So you've saved your money and your significant other has granted permission to book a hunt. Perhaps it's a once-in-a-lifetime deal, or maybe you're one of the lucky ones that gets to do it every year. Regardless of your circumstance, a daunting decision remains... choosing an outfitter.
You've heard the horror stories and, unfortunately they seem more prevalent than those ending on a positive note. So how do you choose the right outfitter? Truth is, this can be answered on several different levels and much depends on your definition of success. While outfitters across the globe have established a language of their own relating to success ratios and service, sad but true, only a small percentage are worth their salt!
Many years ago, I thought outfitted trips were only for those who lacked the skill to venture into the outdoors on their own. Since then my thinking has changed; so much so in fact that I now take outfitted trips regularly and have since become a veteran guide/outfitter myself! Today, I am a strong supporter of the outfitting industry, recognizing the pragmatic value of hiring a professional guide/outfitter to gain access to prime areas. Outfitted trips not only simplify preparation, but they can put the hunter in some of the best areas.
If you're anything like me, you take pride in being your own guide. Frankly, I think most of us fancy ourselves pioneers when we go out into the wilds and experience a successful hunting trip. Those who enjoy the out-of-doors recognize one fact - it takes hard work. With our busy schedules, rising fuel costs and the myriad of access issues, outfitted trips present a unique opportunity to put you in prime locations by simply booking the time and paying the price.
Well, like anything, there are pros and cons to outfitted trips. For me personally, I spend roughly 100 days afield each year; it's what I do and, because of that, most of my outings are self-guided. That said, I try to book at least two outfitted trips annually. Contrary to my former way of thinking, for the consummate outdoorsman, they are a must, not because they're a sure thing … because they're not. But rather, guided outings literally open an entirely new world of outdoor adventure that most would never have access to if it were not for the professional operator.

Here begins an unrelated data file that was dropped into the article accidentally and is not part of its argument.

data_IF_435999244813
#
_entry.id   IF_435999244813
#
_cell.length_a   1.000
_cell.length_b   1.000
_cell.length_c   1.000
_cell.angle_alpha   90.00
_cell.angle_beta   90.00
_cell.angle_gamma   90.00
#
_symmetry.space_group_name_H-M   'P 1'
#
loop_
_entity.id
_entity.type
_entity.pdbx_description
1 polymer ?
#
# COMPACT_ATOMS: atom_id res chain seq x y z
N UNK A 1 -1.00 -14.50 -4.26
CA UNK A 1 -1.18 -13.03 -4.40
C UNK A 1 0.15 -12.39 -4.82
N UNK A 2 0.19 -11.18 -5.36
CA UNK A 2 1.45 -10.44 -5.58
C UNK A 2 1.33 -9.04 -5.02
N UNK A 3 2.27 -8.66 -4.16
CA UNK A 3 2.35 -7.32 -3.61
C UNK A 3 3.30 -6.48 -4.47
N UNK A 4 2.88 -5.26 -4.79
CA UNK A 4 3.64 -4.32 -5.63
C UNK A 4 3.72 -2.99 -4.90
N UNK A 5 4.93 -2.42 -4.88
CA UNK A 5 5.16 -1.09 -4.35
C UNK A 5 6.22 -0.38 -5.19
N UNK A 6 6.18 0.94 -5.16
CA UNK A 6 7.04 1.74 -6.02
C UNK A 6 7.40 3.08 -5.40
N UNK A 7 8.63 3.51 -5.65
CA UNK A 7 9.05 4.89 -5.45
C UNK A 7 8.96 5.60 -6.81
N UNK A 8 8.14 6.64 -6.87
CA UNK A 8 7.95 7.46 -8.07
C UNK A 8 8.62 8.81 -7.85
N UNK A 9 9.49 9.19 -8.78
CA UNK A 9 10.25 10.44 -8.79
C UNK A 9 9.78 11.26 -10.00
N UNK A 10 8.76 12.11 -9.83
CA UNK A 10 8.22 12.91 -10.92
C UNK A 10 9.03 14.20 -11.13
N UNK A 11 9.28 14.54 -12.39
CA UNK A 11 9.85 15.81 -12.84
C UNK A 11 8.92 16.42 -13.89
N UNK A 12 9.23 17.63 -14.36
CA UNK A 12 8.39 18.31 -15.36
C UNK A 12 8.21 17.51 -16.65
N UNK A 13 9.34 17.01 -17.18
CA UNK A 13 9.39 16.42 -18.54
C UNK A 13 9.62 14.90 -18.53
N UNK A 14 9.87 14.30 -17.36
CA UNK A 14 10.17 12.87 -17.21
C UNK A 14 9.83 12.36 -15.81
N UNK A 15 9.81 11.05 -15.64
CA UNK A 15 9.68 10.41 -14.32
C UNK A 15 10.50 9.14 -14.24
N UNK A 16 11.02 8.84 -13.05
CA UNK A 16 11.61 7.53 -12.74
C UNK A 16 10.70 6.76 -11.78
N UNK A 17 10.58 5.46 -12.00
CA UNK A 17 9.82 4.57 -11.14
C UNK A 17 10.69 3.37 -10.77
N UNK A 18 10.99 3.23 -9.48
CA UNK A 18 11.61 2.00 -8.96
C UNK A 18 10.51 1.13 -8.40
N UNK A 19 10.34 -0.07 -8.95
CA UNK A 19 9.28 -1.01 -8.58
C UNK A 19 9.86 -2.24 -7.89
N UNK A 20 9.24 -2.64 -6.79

If you've never been on a guided trip, I encourage you to do so. And if pride is the issue, let me also say, pride can be quickly overcome when you latch on to a fine caribou or that trophy whitetail of a lifetime! As for cost - it's all relative. With literally thousands of outfitters across North America, you can spend as little or as much as you'd like.
Your chances of booking with a quality outfitter increase a great deal if you follow a few straightforward tips. Following are a few things I've learned over the years.
What to Hunt - once you take the plunge into the world of outfitted adventures, you may be overwhelmed with the options. Narrowing your goal and focusing on one species and one window of time will help. Some trips offer higher odds for success than others; e.g., a waterfowl hunt or spring black bear hunt versus a sheep hunt. Doing a key word search for outfitted hunts on the Internet can be a great place to start. Alternatively, perusing display booths at sportsman's trade shows can also be an excellent starting place. Magazine advertisements, while helpful, don't tell you much, but certainly provide an access point into the scene of outfitted hunting.
Deer taken on professionally outfitted hunt with Venture North Outfitting
Budget - budgets can open or close doors. I find it best to predetermine an amount that's affordable, then research who offers what for that amount of money. Keep in mind that you don't always get what you pay for. Seems unfair I know, but the hunting marketplace is similar to the stock market - consumer demand along with other factors like fuel prices influence costs. Be sure to get clarification about what the outfitter is offering and including in the package price. Just because you may have a limited budget, does not mean you're out of the game. Remember, some outfitters offer the full-meal-deal, while others offer only transportation into the backcountry; still others offer daily excursions charging only for their guiding service. Regardless of your choice, be sure to shop and compare prices and learn what is included for those rates. Make sure you are paying a reasonable going rate. Believe me, like most things in life, if the deal sounds too good to be true, it probably is.